I’d be remiss without also mentioning AWS. I don’t feel that running data-backed services is something that I’m ready to attempt with Docker yet. So, AWS lets us punt on this one as much as possible. For our small infrastructure we just use the appropriate AWS service for anything that houses data. This keeps the containers stateless, which is an ideal way to run containers, IMHO. So, as needed, we use Elasticache, RDS, S3, and ELBs. Additionally, when we do need some permanent storage, we’ll take advantage of EBS volumes. Finally, we’ll run the setup in a VPC so we can define and use a private IP range for all the instances.

A Disclaimer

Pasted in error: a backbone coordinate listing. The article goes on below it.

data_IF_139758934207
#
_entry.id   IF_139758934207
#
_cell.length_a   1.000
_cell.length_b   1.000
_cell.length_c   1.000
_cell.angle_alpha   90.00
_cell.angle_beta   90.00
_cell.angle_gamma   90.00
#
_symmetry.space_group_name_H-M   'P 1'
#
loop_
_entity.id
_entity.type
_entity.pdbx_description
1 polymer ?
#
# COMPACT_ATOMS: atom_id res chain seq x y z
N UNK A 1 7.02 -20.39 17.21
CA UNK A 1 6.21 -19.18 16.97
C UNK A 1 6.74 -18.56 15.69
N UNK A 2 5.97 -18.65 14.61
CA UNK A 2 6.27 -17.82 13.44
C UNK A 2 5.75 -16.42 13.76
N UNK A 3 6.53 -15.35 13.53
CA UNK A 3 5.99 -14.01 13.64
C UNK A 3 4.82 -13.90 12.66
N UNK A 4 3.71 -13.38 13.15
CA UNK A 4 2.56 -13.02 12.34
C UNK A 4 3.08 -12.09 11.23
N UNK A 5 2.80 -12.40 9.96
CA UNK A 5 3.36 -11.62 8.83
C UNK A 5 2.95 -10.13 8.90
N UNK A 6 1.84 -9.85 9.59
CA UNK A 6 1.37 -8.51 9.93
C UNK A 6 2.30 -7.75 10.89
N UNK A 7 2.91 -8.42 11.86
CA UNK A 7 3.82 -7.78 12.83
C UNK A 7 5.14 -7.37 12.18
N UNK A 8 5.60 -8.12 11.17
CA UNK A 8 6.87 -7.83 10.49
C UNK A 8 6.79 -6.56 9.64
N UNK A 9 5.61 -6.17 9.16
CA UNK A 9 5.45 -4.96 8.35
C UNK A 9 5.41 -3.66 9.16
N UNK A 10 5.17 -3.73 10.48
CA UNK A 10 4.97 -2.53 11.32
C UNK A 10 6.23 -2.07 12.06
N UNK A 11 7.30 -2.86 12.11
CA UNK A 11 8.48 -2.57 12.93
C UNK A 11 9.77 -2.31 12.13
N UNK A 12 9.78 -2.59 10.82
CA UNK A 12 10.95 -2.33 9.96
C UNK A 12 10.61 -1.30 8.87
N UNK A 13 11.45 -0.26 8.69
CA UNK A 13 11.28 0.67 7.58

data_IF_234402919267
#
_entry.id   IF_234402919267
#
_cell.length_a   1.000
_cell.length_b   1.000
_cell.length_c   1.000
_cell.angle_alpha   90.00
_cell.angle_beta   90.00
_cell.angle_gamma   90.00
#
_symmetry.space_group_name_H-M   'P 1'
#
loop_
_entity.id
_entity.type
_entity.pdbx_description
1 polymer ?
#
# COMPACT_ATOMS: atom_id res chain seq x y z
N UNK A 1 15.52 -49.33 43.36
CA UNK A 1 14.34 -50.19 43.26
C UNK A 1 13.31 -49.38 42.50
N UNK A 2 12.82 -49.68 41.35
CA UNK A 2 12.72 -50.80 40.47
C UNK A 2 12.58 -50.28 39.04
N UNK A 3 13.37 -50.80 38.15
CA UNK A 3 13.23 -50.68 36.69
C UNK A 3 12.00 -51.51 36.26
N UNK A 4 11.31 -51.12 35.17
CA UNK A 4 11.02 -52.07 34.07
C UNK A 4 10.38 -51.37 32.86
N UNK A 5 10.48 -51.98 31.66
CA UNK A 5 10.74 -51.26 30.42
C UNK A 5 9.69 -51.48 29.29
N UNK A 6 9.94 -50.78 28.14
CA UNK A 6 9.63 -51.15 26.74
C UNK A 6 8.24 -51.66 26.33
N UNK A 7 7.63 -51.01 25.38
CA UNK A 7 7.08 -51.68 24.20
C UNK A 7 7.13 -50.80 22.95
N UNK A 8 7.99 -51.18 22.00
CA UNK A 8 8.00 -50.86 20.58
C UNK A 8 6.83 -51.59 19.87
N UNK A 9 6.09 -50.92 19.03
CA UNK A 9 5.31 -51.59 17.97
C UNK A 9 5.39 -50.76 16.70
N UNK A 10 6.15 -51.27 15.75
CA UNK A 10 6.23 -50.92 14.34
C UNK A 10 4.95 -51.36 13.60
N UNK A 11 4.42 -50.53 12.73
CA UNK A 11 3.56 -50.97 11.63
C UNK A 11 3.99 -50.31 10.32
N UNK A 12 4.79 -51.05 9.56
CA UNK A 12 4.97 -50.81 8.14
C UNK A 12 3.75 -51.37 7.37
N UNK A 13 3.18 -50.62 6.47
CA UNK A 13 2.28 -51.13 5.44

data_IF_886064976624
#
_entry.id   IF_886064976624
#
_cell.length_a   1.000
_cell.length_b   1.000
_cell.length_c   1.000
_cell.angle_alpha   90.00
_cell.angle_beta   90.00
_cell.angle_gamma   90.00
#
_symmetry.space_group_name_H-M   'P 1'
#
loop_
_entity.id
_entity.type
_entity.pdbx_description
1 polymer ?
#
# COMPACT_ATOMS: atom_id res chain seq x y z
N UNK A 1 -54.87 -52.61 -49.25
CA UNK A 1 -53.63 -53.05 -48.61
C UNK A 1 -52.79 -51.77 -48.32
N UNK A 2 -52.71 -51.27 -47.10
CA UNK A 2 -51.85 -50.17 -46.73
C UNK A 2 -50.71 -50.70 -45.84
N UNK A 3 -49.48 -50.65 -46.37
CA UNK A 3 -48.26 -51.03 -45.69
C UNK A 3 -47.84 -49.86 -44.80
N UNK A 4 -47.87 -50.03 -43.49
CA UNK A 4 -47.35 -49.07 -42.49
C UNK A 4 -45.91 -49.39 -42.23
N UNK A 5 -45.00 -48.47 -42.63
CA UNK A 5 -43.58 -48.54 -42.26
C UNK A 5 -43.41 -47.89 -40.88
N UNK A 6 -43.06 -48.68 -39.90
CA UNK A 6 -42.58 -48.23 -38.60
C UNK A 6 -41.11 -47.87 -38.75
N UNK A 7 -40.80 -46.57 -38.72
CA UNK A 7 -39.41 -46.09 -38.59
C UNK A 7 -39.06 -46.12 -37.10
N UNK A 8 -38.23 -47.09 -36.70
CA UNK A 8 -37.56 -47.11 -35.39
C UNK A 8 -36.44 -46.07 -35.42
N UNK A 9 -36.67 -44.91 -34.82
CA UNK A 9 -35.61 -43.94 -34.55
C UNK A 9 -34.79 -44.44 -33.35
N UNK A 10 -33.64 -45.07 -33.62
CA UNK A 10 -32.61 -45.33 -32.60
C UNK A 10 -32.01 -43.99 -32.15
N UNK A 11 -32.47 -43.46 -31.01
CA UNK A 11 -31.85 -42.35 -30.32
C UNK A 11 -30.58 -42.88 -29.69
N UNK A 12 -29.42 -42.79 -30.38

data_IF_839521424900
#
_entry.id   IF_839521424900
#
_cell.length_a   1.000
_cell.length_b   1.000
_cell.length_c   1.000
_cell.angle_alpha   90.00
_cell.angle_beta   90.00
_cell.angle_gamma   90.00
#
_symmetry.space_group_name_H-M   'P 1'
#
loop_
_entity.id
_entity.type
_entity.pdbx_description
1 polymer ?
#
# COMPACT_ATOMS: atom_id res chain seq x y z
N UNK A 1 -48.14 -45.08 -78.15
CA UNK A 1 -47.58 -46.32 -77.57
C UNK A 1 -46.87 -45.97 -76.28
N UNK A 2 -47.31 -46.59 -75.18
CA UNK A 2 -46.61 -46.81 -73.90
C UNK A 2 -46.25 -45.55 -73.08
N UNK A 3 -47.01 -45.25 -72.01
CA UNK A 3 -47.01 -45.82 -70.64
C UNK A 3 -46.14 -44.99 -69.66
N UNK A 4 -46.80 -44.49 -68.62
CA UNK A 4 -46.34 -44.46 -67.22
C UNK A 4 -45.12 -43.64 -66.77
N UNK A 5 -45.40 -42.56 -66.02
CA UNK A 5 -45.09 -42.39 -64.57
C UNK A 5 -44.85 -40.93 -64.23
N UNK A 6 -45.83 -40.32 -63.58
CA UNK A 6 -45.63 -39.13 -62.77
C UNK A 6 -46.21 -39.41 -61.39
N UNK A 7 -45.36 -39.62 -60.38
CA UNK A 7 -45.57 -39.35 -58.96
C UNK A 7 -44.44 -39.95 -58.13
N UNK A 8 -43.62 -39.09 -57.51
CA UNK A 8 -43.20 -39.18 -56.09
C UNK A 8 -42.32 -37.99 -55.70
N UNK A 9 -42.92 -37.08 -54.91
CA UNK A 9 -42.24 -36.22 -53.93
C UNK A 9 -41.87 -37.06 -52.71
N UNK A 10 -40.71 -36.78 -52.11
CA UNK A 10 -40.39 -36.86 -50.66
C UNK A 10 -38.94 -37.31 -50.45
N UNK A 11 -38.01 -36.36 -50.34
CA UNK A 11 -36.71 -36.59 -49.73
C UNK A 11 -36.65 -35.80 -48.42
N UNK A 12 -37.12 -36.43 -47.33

Having run this for a bit now, there are things I like about it, and parts I don’t. Also, a LOT of stuff has come out in the past few months. However, when we started this, kubernetes wasn’t (as) easy to run, AWS hadn’t announced their EC2 Container Service yet, and a bunch of other stuff I’m sure I’m leaving out. Some of those systems would handle parts of what we’ve done better I’m sure, but I do value the learning experience of having to have built some of these things. So, my intention is sort of just take you down the path we tried, and you can decide if there are parts of it that could work for you, or if you think we’re just crazy for running an infrastructure on the alpha channel of a new OS. One thing I did want to get out there, though, was an example of running something that wasn’t the standard “WordPress on Docker” tutorial I see so often that, in my opinion, is a terrible example because it doesn’t take into account scalability, or any sort of concern for where you data lives, and I really hope isn’t the way people are actually running WordPress! I also believe that a lot of the systems I mentioned earlier all have limitations and drawbacks as well, and in the end, you’re going to have to build some pieces yourself. You platform/scheduler choices will just dictate which pieces they are.